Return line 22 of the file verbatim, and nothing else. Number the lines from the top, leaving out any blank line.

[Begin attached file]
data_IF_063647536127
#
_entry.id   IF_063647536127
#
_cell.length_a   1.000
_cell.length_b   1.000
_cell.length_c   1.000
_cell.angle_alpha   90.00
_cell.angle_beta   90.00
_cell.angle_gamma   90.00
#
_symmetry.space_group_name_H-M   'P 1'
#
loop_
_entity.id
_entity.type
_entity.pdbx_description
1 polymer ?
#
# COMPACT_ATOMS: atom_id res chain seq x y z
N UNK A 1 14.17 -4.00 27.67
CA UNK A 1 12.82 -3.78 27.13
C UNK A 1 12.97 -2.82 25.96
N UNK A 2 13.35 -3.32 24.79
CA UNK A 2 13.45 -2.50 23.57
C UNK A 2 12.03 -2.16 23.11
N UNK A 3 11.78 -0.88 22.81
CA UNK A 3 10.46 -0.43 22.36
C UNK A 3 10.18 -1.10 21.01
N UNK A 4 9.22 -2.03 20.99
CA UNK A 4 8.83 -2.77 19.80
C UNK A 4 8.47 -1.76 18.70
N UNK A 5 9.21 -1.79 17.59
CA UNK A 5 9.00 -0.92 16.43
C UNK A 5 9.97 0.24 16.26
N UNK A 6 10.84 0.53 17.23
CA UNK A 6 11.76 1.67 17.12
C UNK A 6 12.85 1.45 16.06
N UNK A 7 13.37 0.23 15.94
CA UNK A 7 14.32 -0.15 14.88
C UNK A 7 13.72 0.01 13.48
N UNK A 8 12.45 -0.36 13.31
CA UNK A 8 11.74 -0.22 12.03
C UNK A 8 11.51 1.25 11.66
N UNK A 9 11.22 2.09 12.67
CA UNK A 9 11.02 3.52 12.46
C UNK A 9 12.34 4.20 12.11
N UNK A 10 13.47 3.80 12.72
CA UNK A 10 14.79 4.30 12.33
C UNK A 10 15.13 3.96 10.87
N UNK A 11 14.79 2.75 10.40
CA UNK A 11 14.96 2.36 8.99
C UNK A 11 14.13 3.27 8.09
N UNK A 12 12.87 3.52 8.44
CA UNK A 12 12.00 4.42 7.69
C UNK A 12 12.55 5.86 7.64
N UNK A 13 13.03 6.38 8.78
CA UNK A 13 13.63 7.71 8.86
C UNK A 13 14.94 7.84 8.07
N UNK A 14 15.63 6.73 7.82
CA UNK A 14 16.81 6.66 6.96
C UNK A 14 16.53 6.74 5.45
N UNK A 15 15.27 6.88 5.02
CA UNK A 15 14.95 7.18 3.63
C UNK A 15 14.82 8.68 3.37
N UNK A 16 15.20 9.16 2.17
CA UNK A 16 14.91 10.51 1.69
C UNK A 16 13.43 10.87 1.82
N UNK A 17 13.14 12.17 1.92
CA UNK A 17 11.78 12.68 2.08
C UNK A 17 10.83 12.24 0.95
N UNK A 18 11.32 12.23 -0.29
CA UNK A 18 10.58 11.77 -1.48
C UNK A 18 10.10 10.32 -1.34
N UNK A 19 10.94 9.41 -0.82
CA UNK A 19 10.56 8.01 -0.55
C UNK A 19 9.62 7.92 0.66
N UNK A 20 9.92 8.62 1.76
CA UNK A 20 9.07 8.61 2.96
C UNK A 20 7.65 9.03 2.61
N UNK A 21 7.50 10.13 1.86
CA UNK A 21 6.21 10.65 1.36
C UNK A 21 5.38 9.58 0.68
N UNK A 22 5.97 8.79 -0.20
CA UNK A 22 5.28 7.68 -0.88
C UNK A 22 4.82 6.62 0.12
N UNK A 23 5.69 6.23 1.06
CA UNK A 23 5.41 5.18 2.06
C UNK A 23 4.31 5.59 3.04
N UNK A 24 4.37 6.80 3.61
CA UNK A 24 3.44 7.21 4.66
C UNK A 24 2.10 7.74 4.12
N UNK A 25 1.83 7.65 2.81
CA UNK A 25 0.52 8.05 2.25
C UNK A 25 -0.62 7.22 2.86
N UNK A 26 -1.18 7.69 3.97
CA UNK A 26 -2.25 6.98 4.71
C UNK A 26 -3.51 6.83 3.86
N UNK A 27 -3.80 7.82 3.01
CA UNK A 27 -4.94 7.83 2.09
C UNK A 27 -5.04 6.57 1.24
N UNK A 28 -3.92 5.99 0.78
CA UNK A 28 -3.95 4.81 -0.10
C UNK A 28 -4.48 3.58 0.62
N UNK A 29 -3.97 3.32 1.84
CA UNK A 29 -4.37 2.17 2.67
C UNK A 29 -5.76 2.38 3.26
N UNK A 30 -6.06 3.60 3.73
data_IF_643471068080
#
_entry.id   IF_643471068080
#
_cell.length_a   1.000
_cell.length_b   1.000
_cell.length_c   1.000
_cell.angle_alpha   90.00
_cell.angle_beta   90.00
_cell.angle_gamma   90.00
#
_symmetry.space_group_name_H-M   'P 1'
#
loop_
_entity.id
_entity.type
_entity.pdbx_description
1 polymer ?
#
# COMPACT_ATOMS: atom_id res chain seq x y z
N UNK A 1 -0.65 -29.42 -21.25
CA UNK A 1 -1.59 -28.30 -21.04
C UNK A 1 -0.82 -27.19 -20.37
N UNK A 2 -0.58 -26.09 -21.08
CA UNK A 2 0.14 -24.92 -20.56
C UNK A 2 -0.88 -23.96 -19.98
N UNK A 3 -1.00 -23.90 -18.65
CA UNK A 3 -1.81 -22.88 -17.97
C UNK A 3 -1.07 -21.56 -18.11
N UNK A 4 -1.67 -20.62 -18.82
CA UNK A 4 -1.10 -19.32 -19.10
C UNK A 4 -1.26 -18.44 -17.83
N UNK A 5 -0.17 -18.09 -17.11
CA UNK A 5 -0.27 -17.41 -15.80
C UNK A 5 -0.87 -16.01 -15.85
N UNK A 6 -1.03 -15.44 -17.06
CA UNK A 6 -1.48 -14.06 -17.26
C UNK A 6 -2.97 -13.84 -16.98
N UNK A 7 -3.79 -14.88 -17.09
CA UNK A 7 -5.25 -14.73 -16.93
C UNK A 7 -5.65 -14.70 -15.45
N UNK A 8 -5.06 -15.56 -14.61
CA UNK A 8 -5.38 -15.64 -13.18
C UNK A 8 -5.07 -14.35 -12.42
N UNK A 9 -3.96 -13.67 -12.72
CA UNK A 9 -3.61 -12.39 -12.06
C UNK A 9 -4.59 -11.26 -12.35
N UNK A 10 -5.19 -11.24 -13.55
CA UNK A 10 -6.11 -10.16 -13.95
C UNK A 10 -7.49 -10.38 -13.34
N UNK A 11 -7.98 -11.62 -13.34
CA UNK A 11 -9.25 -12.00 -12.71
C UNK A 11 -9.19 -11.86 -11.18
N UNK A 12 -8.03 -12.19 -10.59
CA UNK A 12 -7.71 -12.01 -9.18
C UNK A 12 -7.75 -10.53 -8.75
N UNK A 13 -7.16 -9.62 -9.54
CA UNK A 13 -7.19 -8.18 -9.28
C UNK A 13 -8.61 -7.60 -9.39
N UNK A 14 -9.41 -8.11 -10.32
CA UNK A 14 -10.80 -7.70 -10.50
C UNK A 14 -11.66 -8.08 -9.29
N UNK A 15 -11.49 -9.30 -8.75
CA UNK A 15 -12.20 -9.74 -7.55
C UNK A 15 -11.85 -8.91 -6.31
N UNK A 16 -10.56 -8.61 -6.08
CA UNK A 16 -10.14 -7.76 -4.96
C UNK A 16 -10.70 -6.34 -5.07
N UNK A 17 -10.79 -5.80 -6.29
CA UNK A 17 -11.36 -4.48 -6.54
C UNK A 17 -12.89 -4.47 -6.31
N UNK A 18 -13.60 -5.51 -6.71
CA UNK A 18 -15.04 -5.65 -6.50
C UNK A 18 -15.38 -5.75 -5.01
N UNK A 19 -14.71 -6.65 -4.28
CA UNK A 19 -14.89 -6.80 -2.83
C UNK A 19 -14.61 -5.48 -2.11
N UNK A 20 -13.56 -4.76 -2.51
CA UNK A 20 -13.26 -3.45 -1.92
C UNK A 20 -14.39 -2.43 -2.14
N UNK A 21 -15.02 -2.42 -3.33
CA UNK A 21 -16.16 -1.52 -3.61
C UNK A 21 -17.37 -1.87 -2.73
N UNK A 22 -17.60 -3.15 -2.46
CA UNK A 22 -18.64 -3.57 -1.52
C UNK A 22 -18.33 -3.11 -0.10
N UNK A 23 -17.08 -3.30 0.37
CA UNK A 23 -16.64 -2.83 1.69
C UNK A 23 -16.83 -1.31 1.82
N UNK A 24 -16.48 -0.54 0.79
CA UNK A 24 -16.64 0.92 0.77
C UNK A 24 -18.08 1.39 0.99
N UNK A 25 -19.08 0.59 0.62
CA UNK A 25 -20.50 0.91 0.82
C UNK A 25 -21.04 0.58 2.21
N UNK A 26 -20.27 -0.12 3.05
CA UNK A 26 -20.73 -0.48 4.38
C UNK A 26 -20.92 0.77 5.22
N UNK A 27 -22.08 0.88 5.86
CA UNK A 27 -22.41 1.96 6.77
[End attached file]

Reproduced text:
CA UNK A 1 12.82 -3.78 27.13